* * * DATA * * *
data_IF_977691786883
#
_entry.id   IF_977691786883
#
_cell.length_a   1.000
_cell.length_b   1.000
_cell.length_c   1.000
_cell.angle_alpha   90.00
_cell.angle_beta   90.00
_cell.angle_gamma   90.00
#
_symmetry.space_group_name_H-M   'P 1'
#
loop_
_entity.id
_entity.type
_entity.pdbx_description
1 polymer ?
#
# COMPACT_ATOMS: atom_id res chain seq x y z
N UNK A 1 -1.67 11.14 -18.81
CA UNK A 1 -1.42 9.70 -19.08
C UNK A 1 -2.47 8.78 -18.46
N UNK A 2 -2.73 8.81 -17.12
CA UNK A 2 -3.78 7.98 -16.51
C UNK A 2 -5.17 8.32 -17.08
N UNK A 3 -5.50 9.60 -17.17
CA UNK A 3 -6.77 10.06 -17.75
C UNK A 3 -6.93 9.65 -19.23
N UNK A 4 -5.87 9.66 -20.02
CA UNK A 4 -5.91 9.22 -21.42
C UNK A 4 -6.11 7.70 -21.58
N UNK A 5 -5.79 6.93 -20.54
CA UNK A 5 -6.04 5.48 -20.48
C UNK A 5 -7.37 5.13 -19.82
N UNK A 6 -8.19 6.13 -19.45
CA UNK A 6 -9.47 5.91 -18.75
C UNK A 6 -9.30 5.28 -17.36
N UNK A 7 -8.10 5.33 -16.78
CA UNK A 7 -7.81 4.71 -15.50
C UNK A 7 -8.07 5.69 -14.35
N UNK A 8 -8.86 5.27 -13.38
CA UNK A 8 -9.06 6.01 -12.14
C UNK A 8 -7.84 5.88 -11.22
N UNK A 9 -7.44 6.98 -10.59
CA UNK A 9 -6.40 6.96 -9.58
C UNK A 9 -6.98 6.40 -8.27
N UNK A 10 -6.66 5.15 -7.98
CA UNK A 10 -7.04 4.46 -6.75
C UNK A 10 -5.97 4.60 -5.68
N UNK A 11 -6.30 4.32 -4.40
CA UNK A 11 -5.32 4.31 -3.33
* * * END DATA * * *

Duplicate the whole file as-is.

data_IF_977691786883
#
_entry.id   IF_977691786883
#
_cell.length_a   1.000
_cell.length_b   1.000
_cell.length_c   1.000
_cell.angle_alpha   90.00
_cell.angle_beta   90.00
_cell.angle_gamma   90.00
#
_symmetry.space_group_name_H-M   'P 1'
#
loop_
_entity.id
_entity.type
_entity.pdbx_description
1 polymer ?
#
# COMPACT_ATOMS: atom_id res chain seq x y z
N UNK A 1 -1.67 11.14 -18.81
CA UNK A 1 -1.42 9.70 -19.08
C UNK A 1 -2.47 8.78 -18.46
N UNK A 2 -2.73 8.81 -17.12
CA UNK A 2 -3.78 7.98 -16.51
C UNK A 2 -5.17 8.32 -17.08
N UNK A 3 -5.50 9.60 -17.17
CA UNK A 3 -6.77 10.06 -17.75
C UNK A 3 -6.93 9.65 -19.23
N UNK A 4 -5.87 9.66 -20.02
CA UNK A 4 -5.91 9.22 -21.42
C UNK A 4 -6.11 7.70 -21.58
N UNK A 5 -5.79 6.93 -20.54
CA UNK A 5 -6.04 5.48 -20.48
C UNK A 5 -7.37 5.13 -19.82
N UNK A 6 -8.19 6.13 -19.45
CA UNK A 6 -9.47 5.91 -18.75
C UNK A 6 -9.30 5.28 -17.36
N UNK A 7 -8.10 5.33 -16.78
CA UNK A 7 -7.81 4.71 -15.50
C UNK A 7 -8.07 5.69 -14.35
N UNK A 8 -8.86 5.27 -13.38
CA UNK A 8 -9.06 6.01 -12.14
C UNK A 8 -7.84 5.88 -11.22
N UNK A 9 -7.44 6.98 -10.59
CA UNK A 9 -6.40 6.96 -9.58
C UNK A 9 -6.98 6.40 -8.27
N UNK A 10 -6.66 5.15 -7.98
CA UNK A 10 -7.04 4.46 -6.75
C UNK A 10 -5.97 4.60 -5.68
N UNK A 11 -6.30 4.32 -4.40
CA UNK A 11 -5.32 4.31 -3.33